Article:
Home gyms are here to stay. But how can people with different budgets set up their home gym without sacrificing the quality of the resultant workout?
Today’s post is going to give different home gym setups for different budgets. I firmly believe that anyone of any means can have a “home gym” they can be proud of.
The beauty of microworkouts is that you can do them virtually anywhere with minimal time investment, and the cumulative training effect really adds up… if you remember to do them.
To be successful with microworkouts, or any form of exercise, consistency is key. Not rigidity—we’re not big fans of rigidly adhering to a strict exercise schedule here—but you need to put in the time and effort. Workouts that don’t happen don’t change you. Unlike going to the gym or taking a Crossfit class, which you might schedule into your busy calendar, microworkouts are meant to be sprinkled throughout your day. Unfortunately, that makes microworkouts all too easy to forget or push off, until you get to dinnertime and realize you’ve barely moved your body all day.
If this sounds familiar, it’s time to get some systems in place to make microworkouts a built-in part of your day. This is a roundabout way of saying: you need to make microworkouts a habit.
If you need ideas for microworkouts to do at home, look no further. We’ve listed an entire alphabet of at-home microworkouts to power you up every day.
The idea behind microworkouts is that you weave them into your day instead of doing one longer, more intense workout. You’ll be amazed at how quickly the effects add up! See how many you can complete in a day, and try to fit them all in over the next few days. Let us know how many you check off.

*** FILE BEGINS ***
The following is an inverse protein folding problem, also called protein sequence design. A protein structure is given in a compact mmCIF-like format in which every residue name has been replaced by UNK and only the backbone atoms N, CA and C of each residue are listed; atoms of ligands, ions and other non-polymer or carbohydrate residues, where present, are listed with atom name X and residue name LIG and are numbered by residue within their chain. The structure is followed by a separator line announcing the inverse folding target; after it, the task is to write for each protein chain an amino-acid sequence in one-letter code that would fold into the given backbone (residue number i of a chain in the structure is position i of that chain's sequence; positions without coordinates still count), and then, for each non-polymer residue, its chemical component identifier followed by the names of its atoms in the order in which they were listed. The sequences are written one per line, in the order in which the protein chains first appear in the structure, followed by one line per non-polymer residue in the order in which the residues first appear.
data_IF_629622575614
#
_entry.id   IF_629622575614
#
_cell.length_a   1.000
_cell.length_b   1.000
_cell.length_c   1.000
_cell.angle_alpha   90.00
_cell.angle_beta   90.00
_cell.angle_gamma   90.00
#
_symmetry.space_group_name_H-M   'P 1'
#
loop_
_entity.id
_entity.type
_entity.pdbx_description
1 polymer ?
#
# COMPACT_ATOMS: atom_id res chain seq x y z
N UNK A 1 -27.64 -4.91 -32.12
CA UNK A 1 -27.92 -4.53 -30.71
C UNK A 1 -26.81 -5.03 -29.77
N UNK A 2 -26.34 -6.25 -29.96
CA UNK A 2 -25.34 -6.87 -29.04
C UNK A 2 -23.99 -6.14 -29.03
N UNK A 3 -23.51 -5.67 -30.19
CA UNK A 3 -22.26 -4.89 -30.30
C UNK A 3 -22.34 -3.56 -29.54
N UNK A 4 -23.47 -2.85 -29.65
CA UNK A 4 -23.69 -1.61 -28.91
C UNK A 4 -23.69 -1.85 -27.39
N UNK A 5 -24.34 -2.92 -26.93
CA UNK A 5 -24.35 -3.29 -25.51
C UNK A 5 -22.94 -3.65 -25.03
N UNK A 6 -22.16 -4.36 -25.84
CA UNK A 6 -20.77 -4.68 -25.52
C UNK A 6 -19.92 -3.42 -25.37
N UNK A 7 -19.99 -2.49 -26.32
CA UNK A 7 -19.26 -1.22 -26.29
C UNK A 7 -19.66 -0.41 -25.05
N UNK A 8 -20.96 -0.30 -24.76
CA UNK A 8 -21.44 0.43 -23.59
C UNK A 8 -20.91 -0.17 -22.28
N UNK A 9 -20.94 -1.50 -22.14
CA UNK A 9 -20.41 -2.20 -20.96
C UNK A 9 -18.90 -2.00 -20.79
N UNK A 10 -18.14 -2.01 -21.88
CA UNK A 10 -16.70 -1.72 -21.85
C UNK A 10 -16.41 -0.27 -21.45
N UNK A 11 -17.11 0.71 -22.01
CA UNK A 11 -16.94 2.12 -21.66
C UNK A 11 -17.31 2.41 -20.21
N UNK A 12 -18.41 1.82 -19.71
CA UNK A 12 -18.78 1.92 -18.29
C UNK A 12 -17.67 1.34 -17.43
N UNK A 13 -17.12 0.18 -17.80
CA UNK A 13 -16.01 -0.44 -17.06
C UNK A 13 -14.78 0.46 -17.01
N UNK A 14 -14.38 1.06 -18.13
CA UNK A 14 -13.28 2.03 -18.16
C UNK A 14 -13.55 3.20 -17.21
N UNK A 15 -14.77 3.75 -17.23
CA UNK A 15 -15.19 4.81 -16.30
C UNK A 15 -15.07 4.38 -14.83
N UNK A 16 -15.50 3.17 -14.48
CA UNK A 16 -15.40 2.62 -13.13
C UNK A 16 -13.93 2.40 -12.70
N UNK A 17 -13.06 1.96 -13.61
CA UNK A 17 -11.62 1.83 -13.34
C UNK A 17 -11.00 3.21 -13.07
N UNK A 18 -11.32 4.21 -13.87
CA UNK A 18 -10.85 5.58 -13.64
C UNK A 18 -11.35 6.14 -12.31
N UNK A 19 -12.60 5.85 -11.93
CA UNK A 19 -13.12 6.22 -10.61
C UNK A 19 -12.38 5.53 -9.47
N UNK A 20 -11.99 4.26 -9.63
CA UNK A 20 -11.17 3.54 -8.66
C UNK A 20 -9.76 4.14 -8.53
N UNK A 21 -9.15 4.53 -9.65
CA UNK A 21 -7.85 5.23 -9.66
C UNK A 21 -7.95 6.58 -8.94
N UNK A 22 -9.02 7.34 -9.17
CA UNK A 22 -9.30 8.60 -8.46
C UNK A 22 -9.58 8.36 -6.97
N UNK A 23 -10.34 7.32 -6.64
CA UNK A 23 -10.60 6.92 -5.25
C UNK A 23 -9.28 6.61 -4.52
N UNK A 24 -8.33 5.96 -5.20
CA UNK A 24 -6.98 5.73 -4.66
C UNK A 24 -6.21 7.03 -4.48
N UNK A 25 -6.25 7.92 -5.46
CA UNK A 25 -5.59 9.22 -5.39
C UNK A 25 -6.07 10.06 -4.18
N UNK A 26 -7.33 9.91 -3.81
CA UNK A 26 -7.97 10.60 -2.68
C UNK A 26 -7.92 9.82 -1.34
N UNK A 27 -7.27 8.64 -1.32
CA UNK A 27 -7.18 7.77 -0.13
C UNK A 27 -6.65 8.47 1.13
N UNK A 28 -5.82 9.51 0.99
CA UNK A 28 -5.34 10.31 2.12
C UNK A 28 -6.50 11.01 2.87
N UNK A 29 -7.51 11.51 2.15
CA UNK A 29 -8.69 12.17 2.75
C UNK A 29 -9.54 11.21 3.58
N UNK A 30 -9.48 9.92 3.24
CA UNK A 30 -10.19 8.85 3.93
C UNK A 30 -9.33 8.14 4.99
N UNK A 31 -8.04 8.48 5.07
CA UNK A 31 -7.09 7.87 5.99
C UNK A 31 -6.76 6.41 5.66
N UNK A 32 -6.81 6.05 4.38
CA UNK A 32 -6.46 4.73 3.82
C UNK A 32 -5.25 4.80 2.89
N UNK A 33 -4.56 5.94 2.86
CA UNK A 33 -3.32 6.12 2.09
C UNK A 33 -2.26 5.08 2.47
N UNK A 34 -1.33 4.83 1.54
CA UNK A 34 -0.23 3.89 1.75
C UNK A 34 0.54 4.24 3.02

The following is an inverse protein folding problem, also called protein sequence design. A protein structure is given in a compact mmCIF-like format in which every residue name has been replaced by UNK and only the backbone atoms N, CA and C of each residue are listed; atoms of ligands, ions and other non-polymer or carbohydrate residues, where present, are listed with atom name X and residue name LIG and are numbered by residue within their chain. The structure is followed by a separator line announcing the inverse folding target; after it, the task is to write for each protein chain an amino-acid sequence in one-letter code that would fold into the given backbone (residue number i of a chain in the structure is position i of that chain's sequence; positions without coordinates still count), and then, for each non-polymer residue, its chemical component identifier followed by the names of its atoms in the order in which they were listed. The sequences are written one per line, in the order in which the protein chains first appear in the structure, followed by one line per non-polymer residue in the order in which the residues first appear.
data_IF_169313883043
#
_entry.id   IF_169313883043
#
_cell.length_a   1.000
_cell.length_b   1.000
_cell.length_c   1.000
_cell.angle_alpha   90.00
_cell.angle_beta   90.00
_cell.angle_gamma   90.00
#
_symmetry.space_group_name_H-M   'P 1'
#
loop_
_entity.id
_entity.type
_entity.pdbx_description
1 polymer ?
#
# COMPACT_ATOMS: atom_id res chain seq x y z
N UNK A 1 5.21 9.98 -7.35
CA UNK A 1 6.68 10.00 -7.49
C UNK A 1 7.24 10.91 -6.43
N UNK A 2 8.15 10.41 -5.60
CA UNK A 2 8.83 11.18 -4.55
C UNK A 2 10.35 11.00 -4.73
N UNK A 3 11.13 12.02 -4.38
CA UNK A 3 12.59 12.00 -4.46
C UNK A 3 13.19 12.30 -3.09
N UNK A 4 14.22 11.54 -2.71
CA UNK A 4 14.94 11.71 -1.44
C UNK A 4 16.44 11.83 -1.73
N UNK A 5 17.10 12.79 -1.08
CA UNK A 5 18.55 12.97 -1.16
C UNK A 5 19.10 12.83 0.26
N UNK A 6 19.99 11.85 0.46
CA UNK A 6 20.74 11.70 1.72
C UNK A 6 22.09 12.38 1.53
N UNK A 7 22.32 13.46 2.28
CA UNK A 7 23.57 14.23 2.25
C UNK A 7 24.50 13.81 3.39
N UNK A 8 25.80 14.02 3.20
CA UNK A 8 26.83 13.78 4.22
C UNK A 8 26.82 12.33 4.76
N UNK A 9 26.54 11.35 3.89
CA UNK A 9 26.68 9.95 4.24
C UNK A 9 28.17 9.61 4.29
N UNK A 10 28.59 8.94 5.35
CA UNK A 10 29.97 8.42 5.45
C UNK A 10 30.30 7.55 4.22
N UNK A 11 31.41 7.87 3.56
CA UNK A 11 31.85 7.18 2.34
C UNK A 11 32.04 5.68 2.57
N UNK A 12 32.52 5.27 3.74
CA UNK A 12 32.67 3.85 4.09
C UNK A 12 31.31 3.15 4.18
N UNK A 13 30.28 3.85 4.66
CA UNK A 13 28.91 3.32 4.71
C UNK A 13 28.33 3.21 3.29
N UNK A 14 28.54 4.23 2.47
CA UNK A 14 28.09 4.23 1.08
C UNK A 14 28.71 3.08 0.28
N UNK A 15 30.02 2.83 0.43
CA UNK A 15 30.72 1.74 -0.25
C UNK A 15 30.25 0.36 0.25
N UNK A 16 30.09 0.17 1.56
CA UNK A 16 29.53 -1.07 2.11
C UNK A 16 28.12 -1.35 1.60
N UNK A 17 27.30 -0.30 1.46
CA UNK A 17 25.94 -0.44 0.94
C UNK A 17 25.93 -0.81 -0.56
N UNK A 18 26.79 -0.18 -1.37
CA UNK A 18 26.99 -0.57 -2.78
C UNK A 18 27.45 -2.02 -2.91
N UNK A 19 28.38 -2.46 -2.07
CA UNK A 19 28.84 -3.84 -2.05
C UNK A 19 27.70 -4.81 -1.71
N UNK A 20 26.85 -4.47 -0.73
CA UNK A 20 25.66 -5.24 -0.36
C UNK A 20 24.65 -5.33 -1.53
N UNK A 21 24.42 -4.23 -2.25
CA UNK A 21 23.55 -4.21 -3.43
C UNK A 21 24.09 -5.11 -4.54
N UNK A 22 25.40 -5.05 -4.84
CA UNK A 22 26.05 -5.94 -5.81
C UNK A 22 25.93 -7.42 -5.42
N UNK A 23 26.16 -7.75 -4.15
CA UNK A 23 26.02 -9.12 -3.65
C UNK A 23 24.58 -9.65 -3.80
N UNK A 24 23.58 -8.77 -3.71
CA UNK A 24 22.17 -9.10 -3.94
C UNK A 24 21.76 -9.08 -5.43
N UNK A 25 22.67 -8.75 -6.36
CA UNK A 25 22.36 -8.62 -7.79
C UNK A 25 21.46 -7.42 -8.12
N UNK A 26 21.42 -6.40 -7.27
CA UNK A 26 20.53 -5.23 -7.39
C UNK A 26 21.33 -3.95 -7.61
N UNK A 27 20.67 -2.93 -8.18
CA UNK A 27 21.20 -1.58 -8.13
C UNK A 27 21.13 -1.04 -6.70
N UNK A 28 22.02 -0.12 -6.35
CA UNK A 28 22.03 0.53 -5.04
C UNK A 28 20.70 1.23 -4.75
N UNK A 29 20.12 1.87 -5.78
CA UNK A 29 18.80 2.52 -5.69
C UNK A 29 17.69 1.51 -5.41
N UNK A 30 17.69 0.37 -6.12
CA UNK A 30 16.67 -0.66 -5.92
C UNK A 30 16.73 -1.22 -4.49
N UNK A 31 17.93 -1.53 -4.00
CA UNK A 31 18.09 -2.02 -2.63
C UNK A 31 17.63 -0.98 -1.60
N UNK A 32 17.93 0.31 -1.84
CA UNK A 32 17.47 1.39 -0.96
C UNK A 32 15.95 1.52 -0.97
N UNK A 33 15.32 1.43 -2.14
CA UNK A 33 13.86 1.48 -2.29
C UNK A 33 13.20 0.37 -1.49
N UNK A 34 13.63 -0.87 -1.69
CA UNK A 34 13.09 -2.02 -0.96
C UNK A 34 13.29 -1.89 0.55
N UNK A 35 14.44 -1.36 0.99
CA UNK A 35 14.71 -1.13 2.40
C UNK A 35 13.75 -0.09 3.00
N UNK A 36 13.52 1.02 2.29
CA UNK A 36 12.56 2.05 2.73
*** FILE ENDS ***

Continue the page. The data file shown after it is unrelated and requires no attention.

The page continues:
Hi folks, in this edition of Ask a Health Coach, Erin discusses how to roll with the stresses and change in routine that come with life during a global crisis. Keep your questions coming in the MDA Facebook Group or in the comments section below.
We’re all feeling the impact of the COVID-19 coronavirus pandemic in one way or another. In this week’s edition of Ask a Health Coach, I’ll be answering questions from the Mark’s Daily Apple community and sharing strategies I use with my own health coaching clients about everything from maintaining your sanity while stuck at home, to bouncing back after a day of stress-induced snacking, to embracing the potential suck of at-home workouts.
I’m here for you guys, so keep your questions coming in the MDA Facebook Group or post them in the comments section below.
A lot of us get hung up on this idea of what an exercise session is supposed to look like. We think about driving over to the gym, squeezing into a crowded class, or working through a room full of complex contraptions, machines, and heavy plates. In our minds, it has to be a certain duration or intensity, or it doesn’t count. It has to have a warm-up and a cool-down, and we’re supposed to sweat so we’ll need to shower when it’s over. That mindset turns the simple act of moving your muscles into something you don’t have time for, something you’re too tired or sore to do today, something that seems too overwhelming for the moment you’re in right now. Don’t underestimate the power of short, at home workouts.